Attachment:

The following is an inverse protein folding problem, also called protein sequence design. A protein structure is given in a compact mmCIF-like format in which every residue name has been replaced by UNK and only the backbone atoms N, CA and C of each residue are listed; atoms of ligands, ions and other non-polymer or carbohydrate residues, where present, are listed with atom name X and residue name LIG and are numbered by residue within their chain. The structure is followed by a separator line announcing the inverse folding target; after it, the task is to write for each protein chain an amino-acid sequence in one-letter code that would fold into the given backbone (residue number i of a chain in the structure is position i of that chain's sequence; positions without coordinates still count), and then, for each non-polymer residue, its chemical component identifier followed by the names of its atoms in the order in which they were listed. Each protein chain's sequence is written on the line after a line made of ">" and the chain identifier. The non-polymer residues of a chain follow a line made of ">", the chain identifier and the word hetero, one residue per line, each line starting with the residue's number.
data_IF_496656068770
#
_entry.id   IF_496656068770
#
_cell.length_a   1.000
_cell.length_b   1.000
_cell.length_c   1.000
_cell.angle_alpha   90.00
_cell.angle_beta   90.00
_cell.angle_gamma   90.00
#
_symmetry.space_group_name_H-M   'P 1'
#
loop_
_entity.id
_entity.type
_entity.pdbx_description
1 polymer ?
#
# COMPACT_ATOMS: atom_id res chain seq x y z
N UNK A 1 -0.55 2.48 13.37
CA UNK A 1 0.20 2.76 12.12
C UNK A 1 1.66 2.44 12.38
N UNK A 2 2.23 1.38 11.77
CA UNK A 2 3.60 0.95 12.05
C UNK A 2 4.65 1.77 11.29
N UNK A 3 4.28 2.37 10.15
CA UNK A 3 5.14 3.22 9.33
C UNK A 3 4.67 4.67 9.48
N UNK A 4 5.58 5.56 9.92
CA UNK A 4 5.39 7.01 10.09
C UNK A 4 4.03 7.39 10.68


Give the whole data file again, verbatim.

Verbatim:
The following is an inverse protein folding problem, also called protein sequence design. A protein structure is given in a compact mmCIF-like format in which every residue name has been replaced by UNK and only the backbone atoms N, CA and C of each residue are listed; atoms of ligands, ions and other non-polymer or carbohydrate residues, where present, are listed with atom name X and residue name LIG and are numbered by residue within their chain. The structure is followed by a separator line announcing the inverse folding target; after it, the task is to write for each protein chain an amino-acid sequence in one-letter code that would fold into the given backbone (residue number i of a chain in the structure is position i of that chain's sequence; positions without coordinates still count), and then, for each non-polymer residue, its chemical component identifier followed by the names of its atoms in the order in which they were listed. Each protein chain's sequence is written on the line after a line made of ">" and the chain identifier. The non-polymer residues of a chain follow a line made of ">", the chain identifier and the word hetero, one residue per line, each line starting with the residue's number.
data_IF_496656068770
#
_entry.id   IF_496656068770
#
_cell.length_a   1.000
_cell.length_b   1.000
_cell.length_c   1.000
_cell.angle_alpha   90.00
_cell.angle_beta   90.00
_cell.angle_gamma   90.00
#
_symmetry.space_group_name_H-M   'P 1'
#
loop_
_entity.id
_entity.type
_entity.pdbx_description
1 polymer ?
#
# COMPACT_ATOMS: atom_id res chain seq x y z
N UNK A 1 -0.55 2.48 13.37
CA UNK A 1 0.20 2.76 12.12
C UNK A 1 1.66 2.44 12.38
N UNK A 2 2.23 1.38 11.77
CA UNK A 2 3.60 0.95 12.05
C UNK A 2 4.65 1.77 11.29
N UNK A 3 4.28 2.37 10.15
CA UNK A 3 5.14 3.22 9.33
C UNK A 3 4.67 4.67 9.48
N UNK A 4 5.58 5.56 9.92
CA UNK A 4 5.39 7.01 10.09
C UNK A 4 4.03 7.39 10.68